# Commutative property

In mathematics, a binary operation is commutative if changing the order of the operands does not change the result. It is a fundamental property of many binary operations, and many mathematical proofs depend on it. Most familiar as the name of the property that says something like "3 + 4 = 4 + 3" or "2 × 5 = 5 × 2", the property can also be used in more advanced settings. The name is needed because there are operations, such as division and subtraction, that do not have it (for example, "3 − 5 ≠ 5 − 3"); such operations are not commutative, and so are referred to as noncommutative operations. The idea that simple operations, such as the multiplication and addition of numbers, are commutative was for many years implicitly assumed. Thus, this property was not named until the 19th century, when mathematics started to become formalized. A corresponding property exists for binary relations; a binary relation is said to be symmetric if the relation applies regardless of the order of its operands; for example, equality is symmetric as two equal mathematical objects are equal regardless of their order.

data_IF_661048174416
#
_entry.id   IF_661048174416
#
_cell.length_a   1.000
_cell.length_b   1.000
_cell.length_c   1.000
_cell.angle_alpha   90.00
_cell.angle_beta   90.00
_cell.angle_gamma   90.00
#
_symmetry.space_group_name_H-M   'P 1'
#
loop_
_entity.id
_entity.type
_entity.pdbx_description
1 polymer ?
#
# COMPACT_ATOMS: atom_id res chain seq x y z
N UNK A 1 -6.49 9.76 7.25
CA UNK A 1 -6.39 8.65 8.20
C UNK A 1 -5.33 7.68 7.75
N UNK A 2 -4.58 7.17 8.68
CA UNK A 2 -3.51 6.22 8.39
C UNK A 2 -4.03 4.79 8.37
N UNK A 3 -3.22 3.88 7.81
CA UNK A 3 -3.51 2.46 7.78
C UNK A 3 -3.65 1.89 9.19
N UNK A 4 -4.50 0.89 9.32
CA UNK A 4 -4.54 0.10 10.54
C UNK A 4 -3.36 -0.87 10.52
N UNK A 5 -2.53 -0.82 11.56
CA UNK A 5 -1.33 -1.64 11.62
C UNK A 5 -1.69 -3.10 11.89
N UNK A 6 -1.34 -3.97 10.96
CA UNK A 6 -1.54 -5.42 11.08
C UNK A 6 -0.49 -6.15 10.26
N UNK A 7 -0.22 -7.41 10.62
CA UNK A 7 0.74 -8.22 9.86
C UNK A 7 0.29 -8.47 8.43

Type An operation $\circ$ is commutative if and only if $x\circ y=y\circ x$ for each $x$ and $y$ . This image illustrates this property with the concept of an operation as a "calculation machine". It doesn't matter for the output $x\circ y$ or $y\circ x$ respectively which order the arguments $x$ and $y$ have – the final outcome is the same. Law, Rule of replacement A binary operation is commutative if changing the order of the operands does not change the result. Definition 1: $x*y=y*x\qquad \forall x,y\in S.$ Propositional logic: $(P\lor Q)\Leftrightarrow (Q\lor P)$ $(P\land Q)\Leftrightarrow (Q\land P)$